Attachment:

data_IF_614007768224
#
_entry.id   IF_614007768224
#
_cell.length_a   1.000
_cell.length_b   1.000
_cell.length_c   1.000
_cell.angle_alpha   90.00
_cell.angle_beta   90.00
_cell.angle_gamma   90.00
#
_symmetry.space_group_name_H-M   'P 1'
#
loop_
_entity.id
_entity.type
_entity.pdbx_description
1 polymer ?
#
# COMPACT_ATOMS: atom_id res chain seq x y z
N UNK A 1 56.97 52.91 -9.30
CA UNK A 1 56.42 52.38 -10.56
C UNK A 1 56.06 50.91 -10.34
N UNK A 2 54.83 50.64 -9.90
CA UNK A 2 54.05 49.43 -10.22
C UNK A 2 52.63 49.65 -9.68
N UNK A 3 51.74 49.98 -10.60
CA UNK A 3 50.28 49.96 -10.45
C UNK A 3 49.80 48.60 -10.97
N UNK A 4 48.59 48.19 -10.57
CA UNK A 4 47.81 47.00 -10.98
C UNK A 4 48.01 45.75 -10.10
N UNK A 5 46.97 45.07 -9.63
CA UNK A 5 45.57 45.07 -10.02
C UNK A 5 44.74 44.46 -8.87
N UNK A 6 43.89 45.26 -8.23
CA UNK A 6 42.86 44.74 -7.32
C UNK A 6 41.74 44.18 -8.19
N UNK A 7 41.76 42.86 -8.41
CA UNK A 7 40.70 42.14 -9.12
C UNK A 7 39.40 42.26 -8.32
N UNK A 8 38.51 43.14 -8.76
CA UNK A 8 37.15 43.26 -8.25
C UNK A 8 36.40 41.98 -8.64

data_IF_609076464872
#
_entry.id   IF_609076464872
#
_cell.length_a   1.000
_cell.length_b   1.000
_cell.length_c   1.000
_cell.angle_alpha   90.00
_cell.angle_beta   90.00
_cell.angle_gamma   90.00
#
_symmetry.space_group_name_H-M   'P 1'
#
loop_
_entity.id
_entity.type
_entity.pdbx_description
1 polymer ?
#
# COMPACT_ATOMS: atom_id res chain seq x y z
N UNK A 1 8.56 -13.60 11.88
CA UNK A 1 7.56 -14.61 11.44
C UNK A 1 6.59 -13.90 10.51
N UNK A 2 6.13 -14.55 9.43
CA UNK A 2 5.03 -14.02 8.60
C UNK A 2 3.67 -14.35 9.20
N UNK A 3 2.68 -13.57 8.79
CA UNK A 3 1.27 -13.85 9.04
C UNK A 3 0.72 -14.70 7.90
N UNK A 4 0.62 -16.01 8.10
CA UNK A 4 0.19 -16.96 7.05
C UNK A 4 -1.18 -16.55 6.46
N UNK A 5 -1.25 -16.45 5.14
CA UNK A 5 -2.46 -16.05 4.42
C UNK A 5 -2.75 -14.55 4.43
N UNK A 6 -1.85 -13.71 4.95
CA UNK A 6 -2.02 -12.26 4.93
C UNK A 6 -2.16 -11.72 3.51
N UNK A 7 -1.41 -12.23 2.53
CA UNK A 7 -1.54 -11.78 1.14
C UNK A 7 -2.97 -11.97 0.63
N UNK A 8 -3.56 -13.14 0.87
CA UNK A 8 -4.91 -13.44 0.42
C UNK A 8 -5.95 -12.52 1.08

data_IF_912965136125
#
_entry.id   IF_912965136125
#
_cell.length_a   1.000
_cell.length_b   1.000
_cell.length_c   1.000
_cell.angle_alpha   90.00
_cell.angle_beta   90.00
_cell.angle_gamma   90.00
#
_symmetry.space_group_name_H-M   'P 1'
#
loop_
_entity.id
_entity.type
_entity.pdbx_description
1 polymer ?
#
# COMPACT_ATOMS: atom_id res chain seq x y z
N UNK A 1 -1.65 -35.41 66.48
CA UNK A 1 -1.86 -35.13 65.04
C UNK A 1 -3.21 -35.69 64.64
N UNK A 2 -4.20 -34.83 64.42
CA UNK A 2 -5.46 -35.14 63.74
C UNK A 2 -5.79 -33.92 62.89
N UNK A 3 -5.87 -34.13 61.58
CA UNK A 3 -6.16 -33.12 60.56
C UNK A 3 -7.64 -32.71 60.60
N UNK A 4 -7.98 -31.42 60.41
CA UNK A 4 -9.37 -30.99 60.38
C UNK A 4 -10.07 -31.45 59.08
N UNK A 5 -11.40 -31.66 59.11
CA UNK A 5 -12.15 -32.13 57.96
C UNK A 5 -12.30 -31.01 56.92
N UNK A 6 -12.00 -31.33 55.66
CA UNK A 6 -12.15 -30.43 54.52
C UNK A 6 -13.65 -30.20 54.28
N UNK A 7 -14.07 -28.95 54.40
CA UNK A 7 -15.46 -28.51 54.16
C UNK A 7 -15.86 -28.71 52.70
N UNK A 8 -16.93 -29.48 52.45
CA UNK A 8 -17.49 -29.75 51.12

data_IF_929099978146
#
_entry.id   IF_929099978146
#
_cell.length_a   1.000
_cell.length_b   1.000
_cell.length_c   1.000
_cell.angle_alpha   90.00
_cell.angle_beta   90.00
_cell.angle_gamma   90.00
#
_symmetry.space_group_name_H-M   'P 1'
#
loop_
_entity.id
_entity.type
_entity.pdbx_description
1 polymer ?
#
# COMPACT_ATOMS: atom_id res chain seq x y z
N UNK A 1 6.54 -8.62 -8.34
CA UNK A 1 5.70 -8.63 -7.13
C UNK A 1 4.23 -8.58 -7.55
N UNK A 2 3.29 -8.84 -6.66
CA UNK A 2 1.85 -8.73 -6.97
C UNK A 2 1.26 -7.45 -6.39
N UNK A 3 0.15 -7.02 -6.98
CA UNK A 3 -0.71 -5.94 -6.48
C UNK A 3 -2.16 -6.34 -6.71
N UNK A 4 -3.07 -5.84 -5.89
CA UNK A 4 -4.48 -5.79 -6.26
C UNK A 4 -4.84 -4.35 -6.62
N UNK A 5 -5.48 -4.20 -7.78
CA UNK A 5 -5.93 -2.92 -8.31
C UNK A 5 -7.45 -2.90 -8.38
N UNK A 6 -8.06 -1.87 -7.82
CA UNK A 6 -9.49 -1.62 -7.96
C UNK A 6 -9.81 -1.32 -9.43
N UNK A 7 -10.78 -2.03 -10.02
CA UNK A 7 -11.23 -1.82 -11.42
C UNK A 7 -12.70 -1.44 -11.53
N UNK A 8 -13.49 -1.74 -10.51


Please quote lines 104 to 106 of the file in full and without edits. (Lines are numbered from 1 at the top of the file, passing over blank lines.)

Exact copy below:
_entity.type
_entity.pdbx_description
1 polymer ?